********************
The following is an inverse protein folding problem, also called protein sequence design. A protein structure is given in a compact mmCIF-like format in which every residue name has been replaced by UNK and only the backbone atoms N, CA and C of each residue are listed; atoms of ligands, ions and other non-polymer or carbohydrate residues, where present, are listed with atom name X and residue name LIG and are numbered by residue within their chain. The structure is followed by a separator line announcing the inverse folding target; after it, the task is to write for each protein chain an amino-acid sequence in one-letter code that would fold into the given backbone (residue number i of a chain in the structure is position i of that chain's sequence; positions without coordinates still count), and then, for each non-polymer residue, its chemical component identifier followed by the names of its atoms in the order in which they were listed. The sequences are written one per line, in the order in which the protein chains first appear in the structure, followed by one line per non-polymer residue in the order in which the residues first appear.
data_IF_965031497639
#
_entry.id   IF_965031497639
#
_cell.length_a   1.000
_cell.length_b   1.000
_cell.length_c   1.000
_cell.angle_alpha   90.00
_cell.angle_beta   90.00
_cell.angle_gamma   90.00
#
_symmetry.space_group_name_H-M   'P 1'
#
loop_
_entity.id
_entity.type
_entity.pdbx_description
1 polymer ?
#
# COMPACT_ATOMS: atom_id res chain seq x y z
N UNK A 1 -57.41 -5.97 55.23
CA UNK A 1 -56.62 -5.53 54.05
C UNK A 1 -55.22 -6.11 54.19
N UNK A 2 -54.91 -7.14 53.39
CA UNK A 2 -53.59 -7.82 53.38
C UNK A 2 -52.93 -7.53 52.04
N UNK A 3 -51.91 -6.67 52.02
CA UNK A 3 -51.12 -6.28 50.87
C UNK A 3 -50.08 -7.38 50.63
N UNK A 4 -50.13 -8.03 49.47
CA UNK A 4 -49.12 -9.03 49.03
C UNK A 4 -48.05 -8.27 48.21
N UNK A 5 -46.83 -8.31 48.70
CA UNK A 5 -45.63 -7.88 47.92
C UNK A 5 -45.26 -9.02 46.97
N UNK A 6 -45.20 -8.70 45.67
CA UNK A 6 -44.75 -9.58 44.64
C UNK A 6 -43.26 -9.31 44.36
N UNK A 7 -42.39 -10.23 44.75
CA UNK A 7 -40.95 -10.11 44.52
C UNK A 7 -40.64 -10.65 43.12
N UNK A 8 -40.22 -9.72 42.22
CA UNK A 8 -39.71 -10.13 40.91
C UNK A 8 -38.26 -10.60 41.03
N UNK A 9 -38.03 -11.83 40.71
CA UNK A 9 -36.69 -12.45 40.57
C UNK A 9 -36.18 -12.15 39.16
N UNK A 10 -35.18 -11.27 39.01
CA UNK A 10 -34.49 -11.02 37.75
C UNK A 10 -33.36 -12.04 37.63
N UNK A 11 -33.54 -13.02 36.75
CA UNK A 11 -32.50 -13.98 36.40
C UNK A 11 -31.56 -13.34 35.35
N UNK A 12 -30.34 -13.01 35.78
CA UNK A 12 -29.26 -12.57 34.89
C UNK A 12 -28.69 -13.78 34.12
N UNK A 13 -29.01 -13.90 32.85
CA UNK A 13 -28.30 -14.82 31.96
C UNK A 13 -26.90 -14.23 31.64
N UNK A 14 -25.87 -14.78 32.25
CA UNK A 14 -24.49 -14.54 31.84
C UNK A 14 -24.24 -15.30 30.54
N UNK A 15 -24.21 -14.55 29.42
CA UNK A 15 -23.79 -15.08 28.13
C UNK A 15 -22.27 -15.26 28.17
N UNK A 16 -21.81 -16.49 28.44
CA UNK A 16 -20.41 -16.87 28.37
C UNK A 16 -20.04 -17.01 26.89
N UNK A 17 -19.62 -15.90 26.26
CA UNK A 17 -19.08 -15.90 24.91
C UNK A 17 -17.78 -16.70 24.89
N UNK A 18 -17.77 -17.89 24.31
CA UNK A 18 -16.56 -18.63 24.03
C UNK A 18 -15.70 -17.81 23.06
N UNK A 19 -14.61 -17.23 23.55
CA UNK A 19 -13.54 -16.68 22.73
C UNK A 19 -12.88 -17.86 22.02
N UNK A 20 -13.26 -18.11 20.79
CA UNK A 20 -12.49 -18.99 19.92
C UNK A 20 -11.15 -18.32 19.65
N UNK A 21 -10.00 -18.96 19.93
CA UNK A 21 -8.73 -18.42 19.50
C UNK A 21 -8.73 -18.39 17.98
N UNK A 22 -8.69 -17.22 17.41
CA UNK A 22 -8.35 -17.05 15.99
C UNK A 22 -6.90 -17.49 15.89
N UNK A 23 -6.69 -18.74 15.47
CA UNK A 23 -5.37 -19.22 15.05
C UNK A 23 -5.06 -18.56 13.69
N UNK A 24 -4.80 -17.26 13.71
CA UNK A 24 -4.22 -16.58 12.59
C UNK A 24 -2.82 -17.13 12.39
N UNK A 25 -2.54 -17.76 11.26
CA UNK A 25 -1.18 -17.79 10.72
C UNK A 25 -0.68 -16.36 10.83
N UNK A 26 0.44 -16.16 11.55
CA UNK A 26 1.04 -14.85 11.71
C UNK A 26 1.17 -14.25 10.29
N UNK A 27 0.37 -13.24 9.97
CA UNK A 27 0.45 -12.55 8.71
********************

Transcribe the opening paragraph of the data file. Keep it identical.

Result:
The following is an inverse protein folding problem, also called protein sequence design. A protein structure is given in a compact mmCIF-like format in which every residue name has been replaced by UNK and only the backbone atoms N, CA and C of each residue are listed; atoms of ligands, ions and other non-polymer or carbohydrate residues, where present, are listed with atom name X and residue name LIG and are numbered by residue within their chain. The structure is followed by a separator line announcing the inverse folding target; after it, the task is to write for each protein chain an amino-acid sequence in one-letter code that would fold into the given backbone (residue number i of a chain in the structure is position i of that chain's sequence; positions without coordinates still count), and then, for each non-polymer residue, its chemical component identifier followed by the names of its atoms in the order in which they were listed. The sequences are written one per line, in the order in which the protein chains first appear in the structure, followed by one line per non-polymer residue in the order in which the residues first appear.